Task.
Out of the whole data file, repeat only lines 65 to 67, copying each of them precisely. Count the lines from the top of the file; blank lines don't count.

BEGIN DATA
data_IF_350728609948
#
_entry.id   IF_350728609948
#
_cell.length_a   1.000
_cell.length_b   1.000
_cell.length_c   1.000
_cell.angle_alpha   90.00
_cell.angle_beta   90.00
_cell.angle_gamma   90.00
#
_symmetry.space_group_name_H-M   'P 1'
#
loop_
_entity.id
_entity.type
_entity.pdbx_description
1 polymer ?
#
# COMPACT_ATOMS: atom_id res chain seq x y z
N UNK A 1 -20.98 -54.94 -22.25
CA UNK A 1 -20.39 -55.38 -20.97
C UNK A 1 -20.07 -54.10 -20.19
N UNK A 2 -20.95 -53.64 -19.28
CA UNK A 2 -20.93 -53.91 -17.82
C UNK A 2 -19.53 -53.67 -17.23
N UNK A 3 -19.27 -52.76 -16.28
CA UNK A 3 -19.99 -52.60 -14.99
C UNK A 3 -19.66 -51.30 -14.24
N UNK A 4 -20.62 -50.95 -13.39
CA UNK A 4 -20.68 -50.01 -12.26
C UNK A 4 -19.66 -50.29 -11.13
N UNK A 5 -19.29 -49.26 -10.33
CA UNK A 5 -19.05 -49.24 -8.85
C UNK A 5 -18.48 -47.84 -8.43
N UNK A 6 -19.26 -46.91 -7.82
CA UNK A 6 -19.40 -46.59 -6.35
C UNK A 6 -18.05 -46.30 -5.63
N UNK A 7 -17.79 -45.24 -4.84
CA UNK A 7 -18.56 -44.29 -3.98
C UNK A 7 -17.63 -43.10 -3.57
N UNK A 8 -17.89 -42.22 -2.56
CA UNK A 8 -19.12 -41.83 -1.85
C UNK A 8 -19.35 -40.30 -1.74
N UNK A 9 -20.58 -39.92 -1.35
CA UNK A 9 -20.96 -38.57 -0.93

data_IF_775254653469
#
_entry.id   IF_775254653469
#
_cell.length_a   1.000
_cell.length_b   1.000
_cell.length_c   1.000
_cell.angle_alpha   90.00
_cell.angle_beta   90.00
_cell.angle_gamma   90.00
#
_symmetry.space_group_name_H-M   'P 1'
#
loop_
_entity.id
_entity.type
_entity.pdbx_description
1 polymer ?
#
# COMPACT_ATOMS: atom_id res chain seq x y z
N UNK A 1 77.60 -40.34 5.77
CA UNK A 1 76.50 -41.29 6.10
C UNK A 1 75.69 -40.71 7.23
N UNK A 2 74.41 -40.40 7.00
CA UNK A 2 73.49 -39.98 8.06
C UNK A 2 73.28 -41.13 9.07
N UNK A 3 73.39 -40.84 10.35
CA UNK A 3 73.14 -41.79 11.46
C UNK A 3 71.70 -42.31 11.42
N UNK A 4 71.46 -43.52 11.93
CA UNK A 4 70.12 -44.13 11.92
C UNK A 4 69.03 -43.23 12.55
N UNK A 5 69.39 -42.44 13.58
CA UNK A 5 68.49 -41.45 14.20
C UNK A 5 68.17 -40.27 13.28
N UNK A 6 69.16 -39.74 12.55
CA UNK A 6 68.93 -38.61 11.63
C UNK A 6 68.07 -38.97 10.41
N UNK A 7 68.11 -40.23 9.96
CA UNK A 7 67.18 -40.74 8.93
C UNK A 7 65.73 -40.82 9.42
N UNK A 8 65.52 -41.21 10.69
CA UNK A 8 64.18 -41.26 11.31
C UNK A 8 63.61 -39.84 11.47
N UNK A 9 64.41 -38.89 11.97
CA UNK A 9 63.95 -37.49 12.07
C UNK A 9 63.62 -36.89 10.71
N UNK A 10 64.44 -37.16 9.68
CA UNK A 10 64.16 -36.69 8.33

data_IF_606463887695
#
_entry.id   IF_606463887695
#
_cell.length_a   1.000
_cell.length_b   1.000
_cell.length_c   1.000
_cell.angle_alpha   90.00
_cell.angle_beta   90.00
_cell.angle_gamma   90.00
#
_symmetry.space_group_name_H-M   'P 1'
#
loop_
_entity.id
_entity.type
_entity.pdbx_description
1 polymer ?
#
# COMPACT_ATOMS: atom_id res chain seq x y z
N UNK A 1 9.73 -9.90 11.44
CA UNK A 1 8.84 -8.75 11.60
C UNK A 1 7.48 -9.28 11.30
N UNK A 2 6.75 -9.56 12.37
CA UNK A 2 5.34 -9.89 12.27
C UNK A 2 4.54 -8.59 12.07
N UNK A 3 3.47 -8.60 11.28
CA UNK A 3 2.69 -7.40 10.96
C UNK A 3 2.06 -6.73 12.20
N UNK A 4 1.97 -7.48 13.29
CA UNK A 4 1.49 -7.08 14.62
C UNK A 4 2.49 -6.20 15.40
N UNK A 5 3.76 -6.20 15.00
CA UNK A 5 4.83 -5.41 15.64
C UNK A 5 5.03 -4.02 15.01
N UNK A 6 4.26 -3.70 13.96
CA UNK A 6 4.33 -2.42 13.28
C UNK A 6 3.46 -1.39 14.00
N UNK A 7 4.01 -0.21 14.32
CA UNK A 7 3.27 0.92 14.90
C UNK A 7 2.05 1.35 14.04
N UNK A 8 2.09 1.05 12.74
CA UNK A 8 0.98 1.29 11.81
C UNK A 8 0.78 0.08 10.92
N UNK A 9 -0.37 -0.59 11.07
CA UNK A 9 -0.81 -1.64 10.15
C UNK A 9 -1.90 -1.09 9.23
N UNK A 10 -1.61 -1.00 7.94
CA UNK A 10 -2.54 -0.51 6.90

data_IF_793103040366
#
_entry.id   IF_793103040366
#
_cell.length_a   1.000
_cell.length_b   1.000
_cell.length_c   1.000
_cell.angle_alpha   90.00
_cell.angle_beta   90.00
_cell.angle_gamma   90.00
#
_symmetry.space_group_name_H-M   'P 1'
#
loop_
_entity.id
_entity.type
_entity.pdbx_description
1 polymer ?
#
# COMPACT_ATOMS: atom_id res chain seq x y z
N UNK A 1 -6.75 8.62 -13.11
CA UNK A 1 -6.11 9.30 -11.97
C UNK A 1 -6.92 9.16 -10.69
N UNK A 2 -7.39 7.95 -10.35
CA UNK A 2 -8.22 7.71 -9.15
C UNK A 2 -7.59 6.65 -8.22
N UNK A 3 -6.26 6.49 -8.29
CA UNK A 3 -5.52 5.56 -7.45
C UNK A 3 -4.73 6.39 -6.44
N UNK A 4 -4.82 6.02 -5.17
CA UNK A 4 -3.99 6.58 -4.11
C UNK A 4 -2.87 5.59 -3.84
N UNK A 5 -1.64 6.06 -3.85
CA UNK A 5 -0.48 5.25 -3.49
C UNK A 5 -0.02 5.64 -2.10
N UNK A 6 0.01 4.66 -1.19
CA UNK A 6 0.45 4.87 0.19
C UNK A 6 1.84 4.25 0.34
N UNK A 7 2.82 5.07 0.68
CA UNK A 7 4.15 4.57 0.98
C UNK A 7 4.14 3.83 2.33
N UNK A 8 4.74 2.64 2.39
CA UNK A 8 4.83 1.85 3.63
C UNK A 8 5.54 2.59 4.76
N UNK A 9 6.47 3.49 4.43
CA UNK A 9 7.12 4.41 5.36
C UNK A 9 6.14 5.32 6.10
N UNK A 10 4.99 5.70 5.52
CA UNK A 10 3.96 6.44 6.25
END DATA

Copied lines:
#
# COMPACT_ATOMS: atom_id res chain seq x y z
N UNK A 1 77.60 -40.34 5.77